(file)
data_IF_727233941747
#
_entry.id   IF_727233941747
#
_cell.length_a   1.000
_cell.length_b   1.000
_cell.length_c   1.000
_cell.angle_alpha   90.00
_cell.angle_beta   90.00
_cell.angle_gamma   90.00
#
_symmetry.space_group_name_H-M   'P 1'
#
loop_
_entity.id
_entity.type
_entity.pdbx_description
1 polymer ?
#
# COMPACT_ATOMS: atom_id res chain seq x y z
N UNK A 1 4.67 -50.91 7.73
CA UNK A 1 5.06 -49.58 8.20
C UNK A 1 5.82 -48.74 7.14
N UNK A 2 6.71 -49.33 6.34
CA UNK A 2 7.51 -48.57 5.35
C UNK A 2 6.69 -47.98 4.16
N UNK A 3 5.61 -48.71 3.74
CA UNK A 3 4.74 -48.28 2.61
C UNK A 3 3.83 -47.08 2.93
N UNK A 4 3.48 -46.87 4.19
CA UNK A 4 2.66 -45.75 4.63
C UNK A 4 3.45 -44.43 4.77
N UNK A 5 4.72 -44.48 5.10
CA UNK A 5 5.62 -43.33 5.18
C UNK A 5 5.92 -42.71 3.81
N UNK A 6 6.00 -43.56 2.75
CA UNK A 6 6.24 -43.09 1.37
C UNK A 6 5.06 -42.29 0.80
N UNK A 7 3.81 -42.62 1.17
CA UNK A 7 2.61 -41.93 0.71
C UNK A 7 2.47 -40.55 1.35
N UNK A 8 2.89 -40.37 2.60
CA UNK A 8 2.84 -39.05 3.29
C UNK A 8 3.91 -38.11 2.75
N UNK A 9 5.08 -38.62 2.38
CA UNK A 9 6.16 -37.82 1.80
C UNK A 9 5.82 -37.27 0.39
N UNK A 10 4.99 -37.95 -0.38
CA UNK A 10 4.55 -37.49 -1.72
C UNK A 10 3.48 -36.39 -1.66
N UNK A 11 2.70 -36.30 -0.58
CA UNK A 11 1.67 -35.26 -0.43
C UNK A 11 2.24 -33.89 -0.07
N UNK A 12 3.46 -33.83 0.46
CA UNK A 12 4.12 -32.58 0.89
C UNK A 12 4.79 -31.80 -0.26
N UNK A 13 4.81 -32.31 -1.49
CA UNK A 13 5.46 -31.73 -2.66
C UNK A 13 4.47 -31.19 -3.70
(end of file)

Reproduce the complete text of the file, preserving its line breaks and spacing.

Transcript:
data_IF_727233941747
#
_entry.id   IF_727233941747
#
_cell.length_a   1.000
_cell.length_b   1.000
_cell.length_c   1.000
_cell.angle_alpha   90.00
_cell.angle_beta   90.00
_cell.angle_gamma   90.00
#
_symmetry.space_group_name_H-M   'P 1'
#
loop_
_entity.id
_entity.type
_entity.pdbx_description
1 polymer ?
#
# COMPACT_ATOMS: atom_id res chain seq x y z
N UNK A 1 4.67 -50.91 7.73
CA UNK A 1 5.06 -49.58 8.20
C UNK A 1 5.82 -48.74 7.14
N UNK A 2 6.71 -49.33 6.34
CA UNK A 2 7.51 -48.57 5.35
C UNK A 2 6.69 -47.98 4.16
N UNK A 3 5.61 -48.71 3.74
CA UNK A 3 4.74 -48.28 2.61
C UNK A 3 3.83 -47.08 2.93
N UNK A 4 3.48 -46.87 4.19
CA UNK A 4 2.66 -45.75 4.63
C UNK A 4 3.45 -44.43 4.77
N UNK A 5 4.72 -44.48 5.10
CA UNK A 5 5.62 -43.33 5.18
C UNK A 5 5.92 -42.71 3.81
N UNK A 6 6.00 -43.56 2.75
CA UNK A 6 6.24 -43.09 1.37
C UNK A 6 5.06 -42.29 0.80
N UNK A 7 3.81 -42.62 1.17
CA UNK A 7 2.61 -41.93 0.71
C UNK A 7 2.47 -40.55 1.35
N UNK A 8 2.89 -40.37 2.60
CA UNK A 8 2.84 -39.05 3.29
C UNK A 8 3.91 -38.11 2.75
N UNK A 9 5.08 -38.62 2.38
CA UNK A 9 6.16 -37.82 1.80
C UNK A 9 5.82 -37.27 0.39
N UNK A 10 4.99 -37.95 -0.38
CA UNK A 10 4.55 -37.49 -1.72
C UNK A 10 3.48 -36.39 -1.66
N UNK A 11 2.70 -36.30 -0.58
CA UNK A 11 1.67 -35.26 -0.43
C UNK A 11 2.24 -33.89 -0.07
N UNK A 12 3.46 -33.83 0.46
CA UNK A 12 4.12 -32.58 0.89
C UNK A 12 4.79 -31.80 -0.26
N UNK A 13 4.81 -32.31 -1.49
CA UNK A 13 5.46 -31.73 -2.66
C UNK A 13 4.47 -31.19 -3.70